Sunday, February 21, 2016

Pruning trees


I was pruning trees today.



Apples


This image was photographed in my orchard at the end of July.  The combination of heavy fruit set and long branches necessitated my propping up the limbs.
Small trees are more efficient at producing apples.  There are several reasons why.  For one thing, smaller trees have better light penetration and produce higher quality apples.  The better light penetration and the ease with which breezes can pass through small trees results in less disease pressure as the leaves and fruit dry off more quickly.

But small trees also produce more fruit per square foot of orchard space, assuming you plant the trees at appropriate distances apart.

In this model, the diameter of the limb at any given point is (32*distance from weight(inches)*weight/Pi/allowable stress) ^ 0.333

This is a chart showing the amount of "wood" a tree would have to invest in to hold a pound of apples out in space.  The horizontal axis is the number of inches the cluster of apples is held from the trunk.  The vertical axis is the number of pounds of "wood" required to hold those apples out there.  I used 40 pounds per cubic foot for the wood density and 400 psi as the working strength of the wood.

Clearly, the carbohydrates invested in growing wood cannot be used to ripen apples.

So a tree with 24 inch limbs would invest 0.2 pounds of carbs to hold a pound of apples out in space.  That same tree would have to invest 0.6 pounds of carbs to hold that pound of apples 48 inches from the trunk.  While 0.6 pounds to hold one pound of apples does not sound like too bad of a deal, you have to remember that 0.6 pounds of carbs equates to about 4 pounds of apples due to the water-weight of those apples.

Clearly, there are many simplifications in this analysis.  Most apple trees set fruit throughout the canopy and not just at the ends of the branches.  Also, the tree invests those resources over several seasons.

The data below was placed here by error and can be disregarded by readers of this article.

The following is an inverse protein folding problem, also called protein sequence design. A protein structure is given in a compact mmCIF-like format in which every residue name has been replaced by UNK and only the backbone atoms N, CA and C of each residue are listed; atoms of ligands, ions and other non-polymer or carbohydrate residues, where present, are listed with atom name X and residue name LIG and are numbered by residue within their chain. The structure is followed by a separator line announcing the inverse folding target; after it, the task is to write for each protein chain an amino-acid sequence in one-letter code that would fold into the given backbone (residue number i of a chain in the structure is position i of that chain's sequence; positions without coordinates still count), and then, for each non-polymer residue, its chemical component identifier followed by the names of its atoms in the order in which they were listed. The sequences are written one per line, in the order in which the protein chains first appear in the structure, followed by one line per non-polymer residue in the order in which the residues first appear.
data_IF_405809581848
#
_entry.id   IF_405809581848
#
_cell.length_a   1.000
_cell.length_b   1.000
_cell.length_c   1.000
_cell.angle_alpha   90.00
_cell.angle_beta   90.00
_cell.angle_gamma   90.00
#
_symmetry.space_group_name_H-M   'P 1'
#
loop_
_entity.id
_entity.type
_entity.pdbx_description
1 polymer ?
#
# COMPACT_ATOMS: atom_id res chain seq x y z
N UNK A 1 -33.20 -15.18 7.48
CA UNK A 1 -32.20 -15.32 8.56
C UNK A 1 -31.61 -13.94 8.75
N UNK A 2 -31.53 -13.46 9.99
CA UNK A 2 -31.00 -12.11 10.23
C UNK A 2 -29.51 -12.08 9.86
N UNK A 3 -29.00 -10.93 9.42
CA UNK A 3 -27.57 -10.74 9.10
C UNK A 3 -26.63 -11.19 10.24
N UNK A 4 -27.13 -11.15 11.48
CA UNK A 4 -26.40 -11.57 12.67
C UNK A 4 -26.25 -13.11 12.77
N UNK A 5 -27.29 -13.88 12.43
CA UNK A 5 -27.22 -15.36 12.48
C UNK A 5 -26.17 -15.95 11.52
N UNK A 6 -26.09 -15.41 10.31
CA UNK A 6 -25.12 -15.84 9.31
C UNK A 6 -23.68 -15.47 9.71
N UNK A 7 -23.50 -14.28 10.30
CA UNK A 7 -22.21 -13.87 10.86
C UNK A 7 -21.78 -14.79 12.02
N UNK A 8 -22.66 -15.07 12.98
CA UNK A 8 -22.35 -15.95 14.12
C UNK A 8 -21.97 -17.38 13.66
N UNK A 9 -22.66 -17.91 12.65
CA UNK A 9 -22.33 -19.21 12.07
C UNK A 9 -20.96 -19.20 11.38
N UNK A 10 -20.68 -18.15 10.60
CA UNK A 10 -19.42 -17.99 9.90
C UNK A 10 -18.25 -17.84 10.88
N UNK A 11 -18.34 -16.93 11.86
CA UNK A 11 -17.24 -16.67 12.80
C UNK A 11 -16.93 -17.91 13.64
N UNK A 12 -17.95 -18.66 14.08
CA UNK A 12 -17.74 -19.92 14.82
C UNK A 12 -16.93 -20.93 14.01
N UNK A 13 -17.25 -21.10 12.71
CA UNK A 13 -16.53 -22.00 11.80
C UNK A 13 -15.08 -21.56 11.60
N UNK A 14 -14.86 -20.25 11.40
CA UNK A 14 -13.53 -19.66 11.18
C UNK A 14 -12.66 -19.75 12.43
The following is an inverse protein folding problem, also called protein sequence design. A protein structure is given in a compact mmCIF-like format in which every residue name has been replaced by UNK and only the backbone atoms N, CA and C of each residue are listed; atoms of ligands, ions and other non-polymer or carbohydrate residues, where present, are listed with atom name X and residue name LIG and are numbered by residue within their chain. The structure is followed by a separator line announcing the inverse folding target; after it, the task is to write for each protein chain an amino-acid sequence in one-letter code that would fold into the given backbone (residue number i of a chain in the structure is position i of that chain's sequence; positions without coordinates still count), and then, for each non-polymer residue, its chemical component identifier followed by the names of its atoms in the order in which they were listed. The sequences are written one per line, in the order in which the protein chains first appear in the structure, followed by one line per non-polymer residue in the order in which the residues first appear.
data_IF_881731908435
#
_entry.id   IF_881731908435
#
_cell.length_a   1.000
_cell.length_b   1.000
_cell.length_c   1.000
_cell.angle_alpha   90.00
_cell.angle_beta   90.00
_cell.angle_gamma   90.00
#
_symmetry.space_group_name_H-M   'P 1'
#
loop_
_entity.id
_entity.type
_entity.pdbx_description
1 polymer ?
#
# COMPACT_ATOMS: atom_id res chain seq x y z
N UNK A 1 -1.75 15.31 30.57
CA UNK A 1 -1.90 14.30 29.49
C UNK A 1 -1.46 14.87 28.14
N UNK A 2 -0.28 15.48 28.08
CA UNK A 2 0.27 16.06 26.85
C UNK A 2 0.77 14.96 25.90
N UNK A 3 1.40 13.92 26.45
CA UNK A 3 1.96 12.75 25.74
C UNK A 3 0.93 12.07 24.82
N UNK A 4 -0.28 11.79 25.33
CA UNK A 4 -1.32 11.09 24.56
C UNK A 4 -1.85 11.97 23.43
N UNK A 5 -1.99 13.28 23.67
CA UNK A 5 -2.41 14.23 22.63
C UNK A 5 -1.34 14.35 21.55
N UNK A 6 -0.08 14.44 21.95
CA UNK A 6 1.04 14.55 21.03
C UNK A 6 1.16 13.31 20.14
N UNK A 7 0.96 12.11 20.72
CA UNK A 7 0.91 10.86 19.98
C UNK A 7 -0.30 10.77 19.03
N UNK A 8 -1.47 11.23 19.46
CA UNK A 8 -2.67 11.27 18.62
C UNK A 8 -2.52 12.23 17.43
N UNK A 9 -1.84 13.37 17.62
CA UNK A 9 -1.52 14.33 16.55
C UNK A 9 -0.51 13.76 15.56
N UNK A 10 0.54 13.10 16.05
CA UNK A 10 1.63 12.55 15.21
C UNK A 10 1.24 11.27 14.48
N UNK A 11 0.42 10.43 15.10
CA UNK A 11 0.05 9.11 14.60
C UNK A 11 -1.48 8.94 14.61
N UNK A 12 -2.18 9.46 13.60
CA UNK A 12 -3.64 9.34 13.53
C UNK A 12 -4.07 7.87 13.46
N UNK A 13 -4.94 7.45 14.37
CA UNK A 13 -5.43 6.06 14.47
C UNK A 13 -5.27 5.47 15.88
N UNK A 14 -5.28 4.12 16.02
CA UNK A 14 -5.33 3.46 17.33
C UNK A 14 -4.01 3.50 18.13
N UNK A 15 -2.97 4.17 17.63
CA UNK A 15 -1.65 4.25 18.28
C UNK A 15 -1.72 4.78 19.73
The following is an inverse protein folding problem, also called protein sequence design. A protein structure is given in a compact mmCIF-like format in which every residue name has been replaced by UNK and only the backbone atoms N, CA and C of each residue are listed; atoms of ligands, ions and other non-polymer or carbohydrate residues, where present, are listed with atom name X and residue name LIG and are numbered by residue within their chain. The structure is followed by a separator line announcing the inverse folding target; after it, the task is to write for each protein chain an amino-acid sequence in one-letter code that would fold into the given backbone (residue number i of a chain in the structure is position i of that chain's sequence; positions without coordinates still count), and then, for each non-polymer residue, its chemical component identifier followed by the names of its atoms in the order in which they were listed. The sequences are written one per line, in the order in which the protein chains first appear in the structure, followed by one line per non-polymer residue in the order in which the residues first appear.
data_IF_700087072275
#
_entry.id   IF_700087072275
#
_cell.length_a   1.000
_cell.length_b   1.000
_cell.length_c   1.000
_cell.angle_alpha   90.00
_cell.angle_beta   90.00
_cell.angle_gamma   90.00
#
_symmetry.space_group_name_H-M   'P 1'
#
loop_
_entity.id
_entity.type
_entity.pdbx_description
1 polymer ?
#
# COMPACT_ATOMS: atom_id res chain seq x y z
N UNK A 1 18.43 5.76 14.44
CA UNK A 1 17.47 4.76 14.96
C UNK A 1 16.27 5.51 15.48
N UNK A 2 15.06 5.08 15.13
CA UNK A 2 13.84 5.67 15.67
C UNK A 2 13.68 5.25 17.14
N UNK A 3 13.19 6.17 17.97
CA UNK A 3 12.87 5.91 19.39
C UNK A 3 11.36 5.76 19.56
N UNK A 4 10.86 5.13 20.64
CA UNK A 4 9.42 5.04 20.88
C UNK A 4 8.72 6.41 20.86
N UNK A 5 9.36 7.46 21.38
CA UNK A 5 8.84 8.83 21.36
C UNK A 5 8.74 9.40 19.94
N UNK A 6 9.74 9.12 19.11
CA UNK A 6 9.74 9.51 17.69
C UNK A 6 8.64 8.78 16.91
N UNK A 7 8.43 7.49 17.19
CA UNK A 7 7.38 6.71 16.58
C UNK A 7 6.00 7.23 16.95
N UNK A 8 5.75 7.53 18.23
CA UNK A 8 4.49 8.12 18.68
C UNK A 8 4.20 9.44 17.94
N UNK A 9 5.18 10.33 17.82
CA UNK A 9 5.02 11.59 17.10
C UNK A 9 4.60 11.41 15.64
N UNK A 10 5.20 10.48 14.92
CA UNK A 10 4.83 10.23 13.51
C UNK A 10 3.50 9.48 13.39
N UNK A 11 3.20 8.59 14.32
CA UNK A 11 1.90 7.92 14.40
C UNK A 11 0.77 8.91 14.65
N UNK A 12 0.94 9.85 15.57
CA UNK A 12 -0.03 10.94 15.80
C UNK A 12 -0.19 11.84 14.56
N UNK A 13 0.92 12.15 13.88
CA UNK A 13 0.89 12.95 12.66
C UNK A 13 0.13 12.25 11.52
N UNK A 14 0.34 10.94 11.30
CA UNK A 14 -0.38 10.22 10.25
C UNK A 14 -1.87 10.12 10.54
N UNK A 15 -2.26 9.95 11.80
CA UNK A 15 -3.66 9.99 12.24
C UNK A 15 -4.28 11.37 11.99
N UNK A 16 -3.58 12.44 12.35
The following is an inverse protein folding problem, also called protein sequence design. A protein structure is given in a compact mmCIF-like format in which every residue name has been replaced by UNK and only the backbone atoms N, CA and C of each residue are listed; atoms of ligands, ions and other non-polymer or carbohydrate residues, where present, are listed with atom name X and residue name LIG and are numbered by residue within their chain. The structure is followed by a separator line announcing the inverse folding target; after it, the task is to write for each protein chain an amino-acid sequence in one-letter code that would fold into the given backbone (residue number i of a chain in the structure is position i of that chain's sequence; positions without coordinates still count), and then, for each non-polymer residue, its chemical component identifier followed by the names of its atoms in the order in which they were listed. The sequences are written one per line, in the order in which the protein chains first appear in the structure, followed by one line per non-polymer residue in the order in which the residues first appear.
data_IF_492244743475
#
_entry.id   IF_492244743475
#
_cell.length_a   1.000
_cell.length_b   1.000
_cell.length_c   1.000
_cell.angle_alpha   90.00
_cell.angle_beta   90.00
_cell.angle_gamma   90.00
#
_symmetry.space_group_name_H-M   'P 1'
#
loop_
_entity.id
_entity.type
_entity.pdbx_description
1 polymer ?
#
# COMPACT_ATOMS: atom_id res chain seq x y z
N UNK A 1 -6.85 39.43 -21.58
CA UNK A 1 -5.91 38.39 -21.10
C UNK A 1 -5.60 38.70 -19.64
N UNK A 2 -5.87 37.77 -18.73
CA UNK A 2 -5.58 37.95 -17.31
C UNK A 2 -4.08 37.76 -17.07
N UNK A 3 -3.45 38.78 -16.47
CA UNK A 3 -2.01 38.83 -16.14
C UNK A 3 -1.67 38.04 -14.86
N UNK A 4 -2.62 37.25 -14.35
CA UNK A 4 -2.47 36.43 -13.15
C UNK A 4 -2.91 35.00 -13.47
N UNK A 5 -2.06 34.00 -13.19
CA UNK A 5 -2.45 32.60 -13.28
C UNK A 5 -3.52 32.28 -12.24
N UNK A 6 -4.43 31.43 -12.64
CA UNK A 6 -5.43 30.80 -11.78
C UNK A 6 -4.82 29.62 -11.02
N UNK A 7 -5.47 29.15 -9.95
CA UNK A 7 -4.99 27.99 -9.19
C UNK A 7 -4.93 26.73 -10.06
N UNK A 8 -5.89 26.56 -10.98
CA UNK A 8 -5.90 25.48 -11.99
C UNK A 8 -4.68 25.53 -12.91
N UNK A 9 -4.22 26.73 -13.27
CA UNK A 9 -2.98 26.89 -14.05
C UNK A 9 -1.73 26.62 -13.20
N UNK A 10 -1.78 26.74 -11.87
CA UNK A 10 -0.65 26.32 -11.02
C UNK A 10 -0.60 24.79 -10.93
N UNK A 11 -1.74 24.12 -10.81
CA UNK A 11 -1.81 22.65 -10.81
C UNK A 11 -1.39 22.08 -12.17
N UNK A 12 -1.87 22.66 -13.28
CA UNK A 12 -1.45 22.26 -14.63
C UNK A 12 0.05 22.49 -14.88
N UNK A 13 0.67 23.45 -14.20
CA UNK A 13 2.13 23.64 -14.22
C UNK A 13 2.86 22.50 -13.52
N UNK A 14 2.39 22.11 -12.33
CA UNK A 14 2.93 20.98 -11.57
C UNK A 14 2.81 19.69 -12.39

I took a pretty fair amount of wood out of the trees.

It is a popular misconception that "dwarf" trees stay dwarf on their own.  Wrong.  All trees grow.  It is simply easier to keep dwarf trees smaller.
Dwarf trees grow so slowly that they collect moss and lichens.  This is from a tree grafted on M-9.  This is actually a very artsy picture if you zoom in on the lichens.  There is a universe of detail.

Trees that grow more vigorously tend to shed bark plates and shuck off the lichens and mossy parts.  This tree had dwarf roots but the scion rooted because it was planted too deeply.


Black Locust


It may be that Black Locust have break-away tips so small chunks are embedded beneath one's skin.  Sort of the arboreal version of a porcupine.  If you embiggen the picture by clicking on it, you will see that the thorn in the center-foreground has its end broken off.

I don't know what it is about Black Locust thorns.  I have an adverse reaction to them when I get stuck.  My hands are swollen up.  No other thorny plant affects me that way.  I don't know if it is allergy or bacterial or small parts of the thorns breaking off?

I just don't know.

4 comments:

  1. The smaller trees are also easier to pollinate... And that thorn looks NASTY!

    ReplyDelete
  2. The smaller trees are also easier to pollinate... And that thorn looks NASTY!

    ReplyDelete
  3. I have a reaction when those thorns poke me, too. More of a burning sensation that lasts way longer than I'd expect from a poke from a thorn.

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